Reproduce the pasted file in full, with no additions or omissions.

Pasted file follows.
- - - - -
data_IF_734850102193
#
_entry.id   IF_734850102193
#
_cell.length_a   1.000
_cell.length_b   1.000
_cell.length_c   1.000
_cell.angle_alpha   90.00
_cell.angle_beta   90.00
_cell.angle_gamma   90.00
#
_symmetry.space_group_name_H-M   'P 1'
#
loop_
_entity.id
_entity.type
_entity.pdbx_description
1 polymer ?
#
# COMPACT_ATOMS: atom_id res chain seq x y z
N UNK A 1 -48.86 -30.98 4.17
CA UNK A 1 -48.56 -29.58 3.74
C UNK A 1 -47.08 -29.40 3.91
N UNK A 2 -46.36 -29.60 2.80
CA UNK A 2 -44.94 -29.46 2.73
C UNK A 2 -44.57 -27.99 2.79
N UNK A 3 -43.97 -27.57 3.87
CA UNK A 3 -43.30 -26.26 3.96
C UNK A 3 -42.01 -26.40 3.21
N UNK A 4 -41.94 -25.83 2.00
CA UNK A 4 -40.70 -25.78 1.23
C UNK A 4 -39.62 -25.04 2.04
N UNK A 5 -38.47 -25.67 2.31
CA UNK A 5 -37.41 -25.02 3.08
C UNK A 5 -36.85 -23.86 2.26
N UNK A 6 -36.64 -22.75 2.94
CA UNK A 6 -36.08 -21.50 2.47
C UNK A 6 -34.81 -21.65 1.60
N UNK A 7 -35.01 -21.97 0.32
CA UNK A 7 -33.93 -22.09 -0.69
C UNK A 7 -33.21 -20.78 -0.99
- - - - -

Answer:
data_IF_734850102193
#
_entry.id   IF_734850102193
#
_cell.length_a   1.000
_cell.length_b   1.000
_cell.length_c   1.000
_cell.angle_alpha   90.00
_cell.angle_beta   90.00
_cell.angle_gamma   90.00
#
_symmetry.space_group_name_H-M   'P 1'
#
loop_
_entity.id
_entity.type
_entity.pdbx_description
1 polymer ?
#
# COMPACT_ATOMS: atom_id res chain seq x y z
N UNK A 1 -48.86 -30.98 4.17
CA UNK A 1 -48.56 -29.58 3.74
C UNK A 1 -47.08 -29.40 3.91
N UNK A 2 -46.36 -29.60 2.80
CA UNK A 2 -44.94 -29.46 2.73
C UNK A 2 -44.57 -27.99 2.79
N UNK A 3 -43.97 -27.57 3.87
CA UNK A 3 -43.30 -26.26 3.96
C UNK A 3 -42.01 -26.40 3.21
N UNK A 4 -41.94 -25.83 2.00
CA UNK A 4 -40.70 -25.78 1.23
C UNK A 4 -39.62 -25.04 2.04
N UNK A 5 -38.47 -25.67 2.31
CA UNK A 5 -37.41 -25.02 3.08
C UNK A 5 -36.85 -23.86 2.26
N UNK A 6 -36.64 -22.75 2.94
CA UNK A 6 -36.08 -21.50 2.47
C UNK A 6 -34.81 -21.65 1.60
N UNK A 7 -35.01 -21.97 0.32
CA UNK A 7 -33.93 -22.09 -0.69
C UNK A 7 -33.21 -20.78 -0.99